In fact, Barrett asserts that he's seen research indicating that Internet buyers actually have lower satisfaction levels than do the customers who go through the normal channels. (Forrester's McQuivey, however, disputes that conclusion, saying that many dealers have "gotten a handle" on meeting online shoppers' expectations, which, he adds, are likely to be higher in the first place because they are armed with better information about their possible choices.), AutoWeb, CarPoint and all follow a business model that bridges that gap. , founded in 1995 and based in Irvine, Calif., has signed up a network of nearly 3,000 accredited dealers, representing most major auto brands. A consumer visiting the Autobytel site can click a few buttons to indicate the sort of car she is looking for-passenger or SUV, perhaps under $25,000, preferred manufacturers (if any)-and call up a list of matching vehicles for comparison purposes. Once the buyer decides on a particular model, she submits a purchase request online, and the site passes it to the closest Autobytel-accredited dealer, who looks at the specifications and calls the buyer with a price quote within 24 hours. Autobytel recommends that its dealers establish a separate "electronic sales" department to handle all Web-based leads, since buyers who come in through the online channels have a different set of expectations from those who walk in the front door. Autobytel provides onsite and offsite training for dealers' dedicated sales managers as well as for sales directors, receptionists and anyone else necessary for getting the online customer directed to sales personnel trained to deliver on the "no haggle, no hassle" promise. "Some of the lead generators advertise 'no haggle' on their sites, but then they send the customer to multiple dealers," says Ann Delligatta, executive vice president and COO of Autobytel. "I don't know what they expect will happen on that end." Clearly, the competitive element puts the likelihood of negotiation back on the table.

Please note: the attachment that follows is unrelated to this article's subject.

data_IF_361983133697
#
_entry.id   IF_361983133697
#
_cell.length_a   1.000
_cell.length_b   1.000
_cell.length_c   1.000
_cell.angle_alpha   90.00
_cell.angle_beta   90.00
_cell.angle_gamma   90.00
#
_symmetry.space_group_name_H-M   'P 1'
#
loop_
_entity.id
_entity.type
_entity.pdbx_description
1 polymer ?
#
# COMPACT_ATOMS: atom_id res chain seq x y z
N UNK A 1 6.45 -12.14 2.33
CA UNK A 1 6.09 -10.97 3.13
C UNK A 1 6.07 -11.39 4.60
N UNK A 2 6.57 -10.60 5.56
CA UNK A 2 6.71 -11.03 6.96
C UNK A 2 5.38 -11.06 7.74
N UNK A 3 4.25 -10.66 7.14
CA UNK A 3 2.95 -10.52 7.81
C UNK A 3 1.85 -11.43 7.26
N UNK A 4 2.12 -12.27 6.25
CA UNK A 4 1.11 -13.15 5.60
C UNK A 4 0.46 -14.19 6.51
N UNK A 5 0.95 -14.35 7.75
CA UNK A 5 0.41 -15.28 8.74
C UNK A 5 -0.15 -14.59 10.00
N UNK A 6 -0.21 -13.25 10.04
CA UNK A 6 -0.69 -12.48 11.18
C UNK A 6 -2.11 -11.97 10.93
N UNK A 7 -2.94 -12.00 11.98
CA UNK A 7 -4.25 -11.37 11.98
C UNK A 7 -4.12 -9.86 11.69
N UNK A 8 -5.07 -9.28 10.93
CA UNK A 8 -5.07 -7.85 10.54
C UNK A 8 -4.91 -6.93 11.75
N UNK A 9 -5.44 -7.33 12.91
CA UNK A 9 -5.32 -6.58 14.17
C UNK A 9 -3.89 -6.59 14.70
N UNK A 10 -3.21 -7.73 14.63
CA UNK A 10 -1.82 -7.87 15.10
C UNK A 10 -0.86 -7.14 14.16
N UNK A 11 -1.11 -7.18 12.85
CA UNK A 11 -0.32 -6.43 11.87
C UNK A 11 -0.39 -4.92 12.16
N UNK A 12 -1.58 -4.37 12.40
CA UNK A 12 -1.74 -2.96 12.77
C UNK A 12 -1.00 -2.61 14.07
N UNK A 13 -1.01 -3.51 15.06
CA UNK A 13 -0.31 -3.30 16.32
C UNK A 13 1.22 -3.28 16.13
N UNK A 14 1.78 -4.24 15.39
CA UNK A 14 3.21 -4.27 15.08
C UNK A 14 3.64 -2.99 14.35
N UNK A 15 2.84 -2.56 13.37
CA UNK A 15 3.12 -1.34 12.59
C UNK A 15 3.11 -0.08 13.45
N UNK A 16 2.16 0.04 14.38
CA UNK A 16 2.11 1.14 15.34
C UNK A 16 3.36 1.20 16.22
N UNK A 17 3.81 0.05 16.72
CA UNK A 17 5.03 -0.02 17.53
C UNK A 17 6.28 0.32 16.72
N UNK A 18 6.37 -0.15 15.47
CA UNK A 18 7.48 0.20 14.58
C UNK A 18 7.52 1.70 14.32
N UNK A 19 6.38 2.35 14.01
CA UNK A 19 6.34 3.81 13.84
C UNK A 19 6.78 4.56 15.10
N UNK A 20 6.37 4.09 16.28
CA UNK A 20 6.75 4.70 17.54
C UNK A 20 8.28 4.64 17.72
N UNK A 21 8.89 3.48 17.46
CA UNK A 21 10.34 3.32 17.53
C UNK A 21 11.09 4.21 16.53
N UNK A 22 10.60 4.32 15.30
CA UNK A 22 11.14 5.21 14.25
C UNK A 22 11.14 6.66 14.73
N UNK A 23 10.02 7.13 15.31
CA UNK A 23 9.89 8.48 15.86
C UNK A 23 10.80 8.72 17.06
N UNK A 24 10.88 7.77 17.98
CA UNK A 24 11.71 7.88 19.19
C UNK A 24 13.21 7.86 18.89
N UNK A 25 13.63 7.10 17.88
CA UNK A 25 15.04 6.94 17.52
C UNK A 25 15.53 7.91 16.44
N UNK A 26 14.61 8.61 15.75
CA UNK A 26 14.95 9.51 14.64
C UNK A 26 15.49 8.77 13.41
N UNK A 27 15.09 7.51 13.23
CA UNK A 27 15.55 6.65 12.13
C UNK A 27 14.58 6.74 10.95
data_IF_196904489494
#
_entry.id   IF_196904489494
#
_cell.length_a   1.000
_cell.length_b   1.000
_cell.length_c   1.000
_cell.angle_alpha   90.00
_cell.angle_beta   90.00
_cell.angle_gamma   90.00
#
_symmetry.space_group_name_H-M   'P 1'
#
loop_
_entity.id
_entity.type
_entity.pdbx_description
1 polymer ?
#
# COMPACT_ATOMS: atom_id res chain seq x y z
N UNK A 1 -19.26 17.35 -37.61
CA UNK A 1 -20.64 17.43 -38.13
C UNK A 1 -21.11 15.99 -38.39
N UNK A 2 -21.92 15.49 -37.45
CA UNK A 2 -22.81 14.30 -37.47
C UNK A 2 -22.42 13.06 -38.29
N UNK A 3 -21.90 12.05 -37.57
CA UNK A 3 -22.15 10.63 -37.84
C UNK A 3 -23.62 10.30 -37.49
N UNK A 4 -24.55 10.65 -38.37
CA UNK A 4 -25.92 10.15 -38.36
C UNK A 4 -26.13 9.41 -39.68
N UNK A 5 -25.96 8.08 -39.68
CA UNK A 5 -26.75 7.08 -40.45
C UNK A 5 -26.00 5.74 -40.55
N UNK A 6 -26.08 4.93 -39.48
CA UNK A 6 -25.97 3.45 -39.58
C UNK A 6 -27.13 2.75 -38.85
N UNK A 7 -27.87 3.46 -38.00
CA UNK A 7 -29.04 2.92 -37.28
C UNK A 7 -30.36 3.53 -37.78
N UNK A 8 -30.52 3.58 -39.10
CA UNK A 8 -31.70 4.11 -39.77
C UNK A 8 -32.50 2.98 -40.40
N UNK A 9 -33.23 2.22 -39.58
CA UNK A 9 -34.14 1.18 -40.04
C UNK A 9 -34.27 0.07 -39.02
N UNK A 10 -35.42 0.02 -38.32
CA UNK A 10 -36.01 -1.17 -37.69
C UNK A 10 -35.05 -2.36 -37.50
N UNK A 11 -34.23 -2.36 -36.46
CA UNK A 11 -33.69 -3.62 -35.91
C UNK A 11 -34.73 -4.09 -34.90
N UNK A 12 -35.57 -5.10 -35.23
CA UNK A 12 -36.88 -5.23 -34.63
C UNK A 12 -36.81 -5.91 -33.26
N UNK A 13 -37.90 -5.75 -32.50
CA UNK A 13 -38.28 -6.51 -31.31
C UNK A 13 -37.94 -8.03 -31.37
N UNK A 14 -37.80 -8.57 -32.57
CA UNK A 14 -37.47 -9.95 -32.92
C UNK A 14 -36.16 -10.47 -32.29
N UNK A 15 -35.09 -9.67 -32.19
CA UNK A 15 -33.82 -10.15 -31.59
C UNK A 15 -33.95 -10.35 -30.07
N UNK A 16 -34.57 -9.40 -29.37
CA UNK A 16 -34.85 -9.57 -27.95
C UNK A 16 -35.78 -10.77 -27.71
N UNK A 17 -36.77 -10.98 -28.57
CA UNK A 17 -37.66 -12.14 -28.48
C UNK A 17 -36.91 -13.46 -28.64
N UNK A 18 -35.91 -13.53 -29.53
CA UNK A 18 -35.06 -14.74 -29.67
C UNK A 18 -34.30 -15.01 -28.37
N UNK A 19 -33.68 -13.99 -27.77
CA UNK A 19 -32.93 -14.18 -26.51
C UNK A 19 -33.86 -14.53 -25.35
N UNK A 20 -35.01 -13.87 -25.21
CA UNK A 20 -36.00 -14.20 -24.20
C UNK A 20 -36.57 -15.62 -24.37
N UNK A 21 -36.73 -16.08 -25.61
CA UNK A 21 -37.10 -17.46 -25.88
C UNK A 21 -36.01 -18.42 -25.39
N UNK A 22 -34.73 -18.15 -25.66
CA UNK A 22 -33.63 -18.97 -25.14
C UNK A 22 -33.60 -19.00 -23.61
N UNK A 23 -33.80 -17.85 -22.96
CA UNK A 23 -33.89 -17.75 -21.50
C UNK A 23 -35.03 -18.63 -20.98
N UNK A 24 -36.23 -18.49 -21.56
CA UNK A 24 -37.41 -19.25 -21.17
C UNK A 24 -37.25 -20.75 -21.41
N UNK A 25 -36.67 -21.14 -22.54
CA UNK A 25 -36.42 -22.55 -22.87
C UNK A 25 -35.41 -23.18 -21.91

Delligatta's background underscores the fact that for the middleman, truly no distinction exists between the business and its technology. She was hired two years ago as chief technical officer; now she runs the company's operations.

Generally speaking, the race among the middlemen is to establish the broadest range of services. Autobytel does not have this space to itself by any means.

Even Microsoft is in the game with its CarPoint site, which, like Autobytel, advertises a network of trained dealers to back its informational services and no-haggle shopping. When the winners and losers are decided, "I think the straight lead generators will be a piece of the fallout," Delligatta says. The winners online, she believes, will be the companies that do the best job of meeting customer needs all the way through the buying cycle and beyond. "The cost of aggregating consumers to the site will be more than they can bear unless they can offer the consumer many more types of products and services online." Autobytel garners its revenue from ad banners on its site and from dealer fees and related consumer services such as financing and maintenance. Is this an Internet business model that will succeed? The jury is out. Autobytel claims to have the highest brand recognition among Web auto sites, yet as of the first quarter of '99, it was still unprofitable, losing roughly $6 million against revenues of $8 million during that quarter. The company is currently racing to broaden its portfolio of services. For example, Autobytel recently began hosting auctions of used and wholesale vehicles on its site.

But building an online business depends as much on relationships with dealers and manufacturers as it does on adding site functionality. Some of the dealers have been collaborating to figure out how to build the online business, Delligatta says, although "there are dealers who are second- and third-generation auto industry who definitely think they know the way it is supposed to be done." Manufacturers have also been difficult; those relationships Delligatta describes as "evolving. Those are the big guys who are used to controlling things." If the car makers are indeed holding back from relationships with the middlemen, they could be in for an unpleasant surprise.